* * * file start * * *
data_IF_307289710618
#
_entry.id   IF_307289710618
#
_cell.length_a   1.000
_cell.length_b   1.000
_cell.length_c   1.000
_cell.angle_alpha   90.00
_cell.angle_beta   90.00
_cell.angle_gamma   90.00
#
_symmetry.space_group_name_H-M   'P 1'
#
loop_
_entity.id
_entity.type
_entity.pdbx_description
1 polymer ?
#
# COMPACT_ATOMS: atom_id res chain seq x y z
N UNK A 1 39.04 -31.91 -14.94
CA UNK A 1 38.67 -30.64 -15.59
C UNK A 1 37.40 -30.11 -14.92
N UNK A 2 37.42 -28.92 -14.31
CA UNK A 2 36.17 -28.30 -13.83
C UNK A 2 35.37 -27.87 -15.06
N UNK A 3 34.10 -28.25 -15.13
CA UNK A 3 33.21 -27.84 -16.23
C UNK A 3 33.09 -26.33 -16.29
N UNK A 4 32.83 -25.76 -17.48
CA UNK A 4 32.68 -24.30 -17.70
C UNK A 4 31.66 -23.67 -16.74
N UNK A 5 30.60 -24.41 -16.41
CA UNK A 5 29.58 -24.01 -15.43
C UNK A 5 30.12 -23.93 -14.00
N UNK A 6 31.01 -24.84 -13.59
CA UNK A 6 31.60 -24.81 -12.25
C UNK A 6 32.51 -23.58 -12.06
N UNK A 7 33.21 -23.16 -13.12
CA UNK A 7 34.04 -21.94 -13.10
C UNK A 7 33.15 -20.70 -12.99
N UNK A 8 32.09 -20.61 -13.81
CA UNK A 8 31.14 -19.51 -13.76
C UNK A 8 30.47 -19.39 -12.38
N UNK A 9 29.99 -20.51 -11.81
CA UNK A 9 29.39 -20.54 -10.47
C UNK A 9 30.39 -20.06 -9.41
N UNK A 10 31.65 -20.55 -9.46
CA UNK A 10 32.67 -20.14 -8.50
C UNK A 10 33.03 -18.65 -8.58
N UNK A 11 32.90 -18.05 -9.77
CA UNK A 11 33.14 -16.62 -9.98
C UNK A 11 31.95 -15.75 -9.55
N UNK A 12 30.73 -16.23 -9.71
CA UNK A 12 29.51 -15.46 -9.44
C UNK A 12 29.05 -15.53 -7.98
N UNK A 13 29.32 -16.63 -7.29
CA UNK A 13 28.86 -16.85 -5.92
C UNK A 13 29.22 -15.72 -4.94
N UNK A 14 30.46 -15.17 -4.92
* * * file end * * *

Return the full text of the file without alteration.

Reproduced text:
data_IF_307289710618
#
_entry.id   IF_307289710618
#
_cell.length_a   1.000
_cell.length_b   1.000
_cell.length_c   1.000
_cell.angle_alpha   90.00
_cell.angle_beta   90.00
_cell.angle_gamma   90.00
#
_symmetry.space_group_name_H-M   'P 1'
#
loop_
_entity.id
_entity.type
_entity.pdbx_description
1 polymer ?
#
# COMPACT_ATOMS: atom_id res chain seq x y z
N UNK A 1 39.04 -31.91 -14.94
CA UNK A 1 38.67 -30.64 -15.59
C UNK A 1 37.40 -30.11 -14.92
N UNK A 2 37.42 -28.92 -14.31
CA UNK A 2 36.17 -28.30 -13.83
C UNK A 2 35.37 -27.87 -15.06
N UNK A 3 34.10 -28.25 -15.13
CA UNK A 3 33.21 -27.84 -16.23
C UNK A 3 33.09 -26.33 -16.29
N UNK A 4 32.83 -25.76 -17.48
CA UNK A 4 32.68 -24.30 -17.70
C UNK A 4 31.66 -23.67 -16.74
N UNK A 5 30.60 -24.41 -16.41
CA UNK A 5 29.58 -24.01 -15.43
C UNK A 5 30.12 -23.93 -14.00
N UNK A 6 31.01 -24.84 -13.59
CA UNK A 6 31.60 -24.81 -12.25
C UNK A 6 32.51 -23.58 -12.06
N UNK A 7 33.21 -23.16 -13.12
CA UNK A 7 34.04 -21.94 -13.10
C UNK A 7 33.15 -20.70 -12.99
N UNK A 8 32.09 -20.61 -13.81
CA UNK A 8 31.14 -19.51 -13.76
C UNK A 8 30.47 -19.39 -12.38
N UNK A 9 29.99 -20.51 -11.81
CA UNK A 9 29.39 -20.54 -10.47
C UNK A 9 30.39 -20.06 -9.41
N UNK A 10 31.65 -20.55 -9.46
CA UNK A 10 32.67 -20.14 -8.50
C UNK A 10 33.03 -18.65 -8.58
N UNK A 11 32.90 -18.05 -9.77
CA UNK A 11 33.14 -16.62 -9.98
C UNK A 11 31.95 -15.75 -9.55
N UNK A 12 30.73 -16.23 -9.71
CA UNK A 12 29.51 -15.46 -9.44
C UNK A 12 29.05 -15.53 -7.98
N UNK A 13 29.32 -16.63 -7.29
CA UNK A 13 28.86 -16.85 -5.92
C UNK A 13 29.22 -15.72 -4.94
N UNK A 14 30.46 -15.17 -4.92